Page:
Dr. Macaulay Interview, NY
Interviewed by Vicky Marlow on May 8, 2008
1.) Hi Dr. Macaulay, Welcome to the interview. Can you please first start out by telling us how you got started with Hip Resurfacing and give us a little background on your experience as a surgeon? Where did you train for hip resurfacing? Who trained you? Did you observe after the initial training and/or do cadaver labs prior to your first patient?
I have been performing versions of hip resurfacing for more than 5 years now. I fell in love with the concept of total hip resurfacing while on the British Traveling Fellowship (BTF, sponsored by the US Hip Society which every two years sends two of the most promising young hip surgeons in the US to the UK), a four week tour of 9 or 10 UK sites with a reputation for superior hip surgery. I was quite surprised to see hip resurfacing being performed at 5 of those sites. These patients were amongst the most enthusiastic about their surgery and theirs surgeons) that I had ever come across. I came back to the US and started paying more attention to presentations at national meetings reading more about.
Back to training….During the BTF, I visited Derek McMinn in Birmingham and observed three cases (I observed approximately 10 other MOMHR’s at the 4 other sites visited that performed them)….it seemed rather straight forward to me since I had been resurfacing femoral heads for 4 years at that time; but, as I observed seeing patients back in clinic, placing the socket (as part of a metal-on-metal articulation, something I was taught previously did not work) seemed to make the relief of pain more complete and long lasting. This visitation to McMinn in 2004, however, did not “count” as official training; therefore I returned to Birmingham for official training in March of 2006 to observe cases by Ronan Treacey, the other BHR innovator. At this visitation I saw techniques which would help me expose the hip better and complete the case faster…by this time, I had been performing other MOMHR’s since March of 2005 on a compassionate use basis. Shortly after the BHR was approved, I attended a course at in Memphis in late May or early June of 2006 which involved cadaveric BHR’s which made me even more familiar with the instruments, implants and procedure.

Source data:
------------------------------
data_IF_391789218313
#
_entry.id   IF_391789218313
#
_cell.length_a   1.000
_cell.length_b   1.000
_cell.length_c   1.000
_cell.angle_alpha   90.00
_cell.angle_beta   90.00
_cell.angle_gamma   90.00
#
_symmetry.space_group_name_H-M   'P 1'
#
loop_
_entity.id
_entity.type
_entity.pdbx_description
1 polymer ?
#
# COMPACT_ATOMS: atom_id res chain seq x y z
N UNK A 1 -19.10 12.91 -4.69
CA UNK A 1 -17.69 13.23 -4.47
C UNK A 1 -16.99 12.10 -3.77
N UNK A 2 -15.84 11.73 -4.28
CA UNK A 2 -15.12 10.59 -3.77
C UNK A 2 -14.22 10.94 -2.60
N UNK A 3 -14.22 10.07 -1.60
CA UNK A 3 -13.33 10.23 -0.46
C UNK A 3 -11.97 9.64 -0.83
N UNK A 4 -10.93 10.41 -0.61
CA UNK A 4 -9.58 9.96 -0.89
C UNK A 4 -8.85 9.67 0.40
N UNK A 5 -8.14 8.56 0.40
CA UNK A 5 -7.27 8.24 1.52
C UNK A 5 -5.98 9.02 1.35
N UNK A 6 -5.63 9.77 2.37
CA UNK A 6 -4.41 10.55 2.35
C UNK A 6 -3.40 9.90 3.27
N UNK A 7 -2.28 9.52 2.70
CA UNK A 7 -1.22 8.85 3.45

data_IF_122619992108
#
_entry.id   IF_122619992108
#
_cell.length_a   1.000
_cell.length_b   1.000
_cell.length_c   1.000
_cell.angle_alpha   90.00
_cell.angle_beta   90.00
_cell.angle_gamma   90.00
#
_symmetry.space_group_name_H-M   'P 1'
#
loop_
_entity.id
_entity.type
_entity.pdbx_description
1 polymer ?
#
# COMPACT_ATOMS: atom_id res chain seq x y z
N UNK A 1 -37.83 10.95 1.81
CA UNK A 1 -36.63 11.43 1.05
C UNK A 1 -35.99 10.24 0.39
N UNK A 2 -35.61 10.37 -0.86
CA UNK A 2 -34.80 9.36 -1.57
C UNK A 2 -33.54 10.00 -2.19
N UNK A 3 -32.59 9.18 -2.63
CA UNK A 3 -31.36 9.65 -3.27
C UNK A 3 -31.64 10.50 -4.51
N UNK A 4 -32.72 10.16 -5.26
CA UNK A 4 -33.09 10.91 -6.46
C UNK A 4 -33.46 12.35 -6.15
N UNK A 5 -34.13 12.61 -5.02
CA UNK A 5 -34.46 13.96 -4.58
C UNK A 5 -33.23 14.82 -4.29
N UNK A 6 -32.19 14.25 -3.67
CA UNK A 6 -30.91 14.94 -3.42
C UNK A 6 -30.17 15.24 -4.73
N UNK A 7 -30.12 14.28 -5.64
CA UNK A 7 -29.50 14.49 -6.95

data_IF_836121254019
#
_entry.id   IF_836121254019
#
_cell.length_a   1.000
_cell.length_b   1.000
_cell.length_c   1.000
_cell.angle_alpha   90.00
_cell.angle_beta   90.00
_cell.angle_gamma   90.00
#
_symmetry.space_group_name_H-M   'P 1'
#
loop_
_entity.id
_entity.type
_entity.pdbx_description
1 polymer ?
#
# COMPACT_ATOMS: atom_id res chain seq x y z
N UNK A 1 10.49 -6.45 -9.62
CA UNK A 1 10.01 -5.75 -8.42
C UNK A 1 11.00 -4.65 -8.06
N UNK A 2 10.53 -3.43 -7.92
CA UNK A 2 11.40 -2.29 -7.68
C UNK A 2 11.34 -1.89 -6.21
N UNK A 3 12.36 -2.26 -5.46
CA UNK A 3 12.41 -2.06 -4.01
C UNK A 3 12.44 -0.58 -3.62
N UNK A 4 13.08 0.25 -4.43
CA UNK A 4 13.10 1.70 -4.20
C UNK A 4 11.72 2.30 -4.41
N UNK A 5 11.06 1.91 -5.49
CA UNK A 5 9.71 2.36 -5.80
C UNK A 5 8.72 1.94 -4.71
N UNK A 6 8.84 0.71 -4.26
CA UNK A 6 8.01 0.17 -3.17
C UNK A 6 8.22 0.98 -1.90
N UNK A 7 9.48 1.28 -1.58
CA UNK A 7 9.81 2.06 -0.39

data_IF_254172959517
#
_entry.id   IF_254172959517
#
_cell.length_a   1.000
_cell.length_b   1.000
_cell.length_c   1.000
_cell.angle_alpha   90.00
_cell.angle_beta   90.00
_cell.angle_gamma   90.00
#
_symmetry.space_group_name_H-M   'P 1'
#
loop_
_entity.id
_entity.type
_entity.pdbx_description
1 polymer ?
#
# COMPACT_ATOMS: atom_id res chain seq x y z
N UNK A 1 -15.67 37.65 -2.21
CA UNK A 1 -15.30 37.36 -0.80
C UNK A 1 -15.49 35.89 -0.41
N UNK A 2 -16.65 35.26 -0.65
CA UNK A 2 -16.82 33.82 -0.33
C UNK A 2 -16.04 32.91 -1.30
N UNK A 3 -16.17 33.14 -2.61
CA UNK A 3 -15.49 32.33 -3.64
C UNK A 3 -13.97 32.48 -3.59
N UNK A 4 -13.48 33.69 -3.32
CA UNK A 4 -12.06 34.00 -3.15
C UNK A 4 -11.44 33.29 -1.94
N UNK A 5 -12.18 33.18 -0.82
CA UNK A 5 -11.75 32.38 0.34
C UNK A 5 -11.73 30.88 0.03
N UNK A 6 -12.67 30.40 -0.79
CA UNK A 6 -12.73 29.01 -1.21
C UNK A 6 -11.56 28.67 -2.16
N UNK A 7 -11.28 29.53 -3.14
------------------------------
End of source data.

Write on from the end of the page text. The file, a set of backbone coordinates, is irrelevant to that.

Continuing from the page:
Photo: Dr. William Macaulay
2.) What surgical approach do you use the anterior or posterior and why?
Partly because Mrs. McMinn and Treacey did it that way, but also because I had been performing all my total hip and early resurfacing through a posterior approach…it is still my contention that patients limp for less time following a posterior approach as opposed to any other way. Very often my MOMHR patients put aside their cane within 2 to 4 weeks.
3.) How long does a typical resurfacing surgery take?
The mean operative time (typical hip resurfacing) takes 1 hour and 14 minutes (74 minutes “skin to skin”). Last week I did a flawless MOMHR on a thin person in 54 minutes skin to skin (including a cosmetic subcutical closure on the skin).
4.) Barring any complications, how many days in the hospital will a patient normally stay?